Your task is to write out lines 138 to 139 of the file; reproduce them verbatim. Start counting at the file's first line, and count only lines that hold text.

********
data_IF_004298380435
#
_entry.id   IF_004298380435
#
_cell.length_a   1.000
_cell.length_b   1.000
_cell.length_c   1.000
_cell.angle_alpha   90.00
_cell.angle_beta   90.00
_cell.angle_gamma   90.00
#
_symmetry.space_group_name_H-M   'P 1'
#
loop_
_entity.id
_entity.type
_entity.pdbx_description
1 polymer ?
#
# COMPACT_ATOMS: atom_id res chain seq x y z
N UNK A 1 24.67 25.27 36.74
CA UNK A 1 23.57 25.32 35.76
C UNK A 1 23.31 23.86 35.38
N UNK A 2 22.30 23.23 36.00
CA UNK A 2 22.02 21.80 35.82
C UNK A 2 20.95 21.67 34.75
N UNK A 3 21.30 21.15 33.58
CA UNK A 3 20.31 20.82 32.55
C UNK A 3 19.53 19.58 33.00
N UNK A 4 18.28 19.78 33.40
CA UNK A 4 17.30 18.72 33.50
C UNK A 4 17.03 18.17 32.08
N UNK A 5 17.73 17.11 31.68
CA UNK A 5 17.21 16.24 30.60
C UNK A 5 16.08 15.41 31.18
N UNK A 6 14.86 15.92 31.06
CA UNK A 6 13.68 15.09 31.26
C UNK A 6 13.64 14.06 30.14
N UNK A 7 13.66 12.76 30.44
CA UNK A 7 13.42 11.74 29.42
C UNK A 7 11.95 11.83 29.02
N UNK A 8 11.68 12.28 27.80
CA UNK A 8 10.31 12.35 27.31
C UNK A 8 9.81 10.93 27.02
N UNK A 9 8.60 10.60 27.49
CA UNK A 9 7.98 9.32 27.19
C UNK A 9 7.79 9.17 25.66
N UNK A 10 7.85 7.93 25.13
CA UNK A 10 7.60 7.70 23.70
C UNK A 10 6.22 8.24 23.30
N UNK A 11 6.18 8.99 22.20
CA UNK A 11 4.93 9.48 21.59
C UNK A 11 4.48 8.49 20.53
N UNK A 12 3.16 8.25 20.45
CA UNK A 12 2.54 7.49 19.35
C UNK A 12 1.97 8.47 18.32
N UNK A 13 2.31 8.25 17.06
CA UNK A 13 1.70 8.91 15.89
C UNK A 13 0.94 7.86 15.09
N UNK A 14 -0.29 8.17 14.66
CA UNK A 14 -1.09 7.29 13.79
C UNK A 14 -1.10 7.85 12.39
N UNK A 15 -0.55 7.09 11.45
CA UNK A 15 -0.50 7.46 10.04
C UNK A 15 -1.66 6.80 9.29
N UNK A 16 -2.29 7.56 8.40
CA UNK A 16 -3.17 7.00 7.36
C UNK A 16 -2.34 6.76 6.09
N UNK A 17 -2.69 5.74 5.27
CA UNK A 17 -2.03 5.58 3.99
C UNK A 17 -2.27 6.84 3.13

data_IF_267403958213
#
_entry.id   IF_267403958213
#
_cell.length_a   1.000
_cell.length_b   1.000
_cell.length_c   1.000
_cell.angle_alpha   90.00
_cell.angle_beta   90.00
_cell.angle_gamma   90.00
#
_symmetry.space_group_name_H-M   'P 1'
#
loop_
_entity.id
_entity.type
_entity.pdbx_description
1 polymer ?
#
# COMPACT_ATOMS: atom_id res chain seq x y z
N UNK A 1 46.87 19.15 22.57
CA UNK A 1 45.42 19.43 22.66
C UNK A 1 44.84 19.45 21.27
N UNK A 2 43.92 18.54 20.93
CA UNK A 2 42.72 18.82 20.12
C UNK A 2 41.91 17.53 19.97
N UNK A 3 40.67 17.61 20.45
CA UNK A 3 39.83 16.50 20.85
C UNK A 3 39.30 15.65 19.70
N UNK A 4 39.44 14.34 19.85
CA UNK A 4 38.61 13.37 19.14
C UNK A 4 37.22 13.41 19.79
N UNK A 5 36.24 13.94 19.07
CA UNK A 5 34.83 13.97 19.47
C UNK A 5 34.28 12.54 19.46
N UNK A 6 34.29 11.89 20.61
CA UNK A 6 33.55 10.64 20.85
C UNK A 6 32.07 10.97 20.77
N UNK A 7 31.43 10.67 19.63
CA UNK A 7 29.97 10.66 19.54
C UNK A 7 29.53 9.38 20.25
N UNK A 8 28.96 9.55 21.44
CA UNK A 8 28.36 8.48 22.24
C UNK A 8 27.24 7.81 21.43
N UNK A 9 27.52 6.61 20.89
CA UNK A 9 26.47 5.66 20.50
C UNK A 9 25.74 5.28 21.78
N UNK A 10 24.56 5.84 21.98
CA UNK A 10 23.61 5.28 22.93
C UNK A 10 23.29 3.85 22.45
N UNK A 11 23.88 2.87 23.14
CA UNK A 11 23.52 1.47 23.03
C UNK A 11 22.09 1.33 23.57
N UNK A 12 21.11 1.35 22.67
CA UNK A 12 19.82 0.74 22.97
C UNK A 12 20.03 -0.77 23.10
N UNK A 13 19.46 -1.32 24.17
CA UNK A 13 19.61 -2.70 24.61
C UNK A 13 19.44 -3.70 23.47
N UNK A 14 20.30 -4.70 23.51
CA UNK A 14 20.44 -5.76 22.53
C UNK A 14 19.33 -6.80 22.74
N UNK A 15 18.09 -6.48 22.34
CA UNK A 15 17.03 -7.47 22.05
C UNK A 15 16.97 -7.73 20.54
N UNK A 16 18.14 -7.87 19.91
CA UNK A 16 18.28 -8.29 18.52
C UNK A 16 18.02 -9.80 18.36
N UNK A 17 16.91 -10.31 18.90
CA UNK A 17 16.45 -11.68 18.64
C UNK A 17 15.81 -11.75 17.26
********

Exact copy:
CA UNK A 16 18.28 -8.29 18.52
C UNK A 16 18.02 -9.80 18.36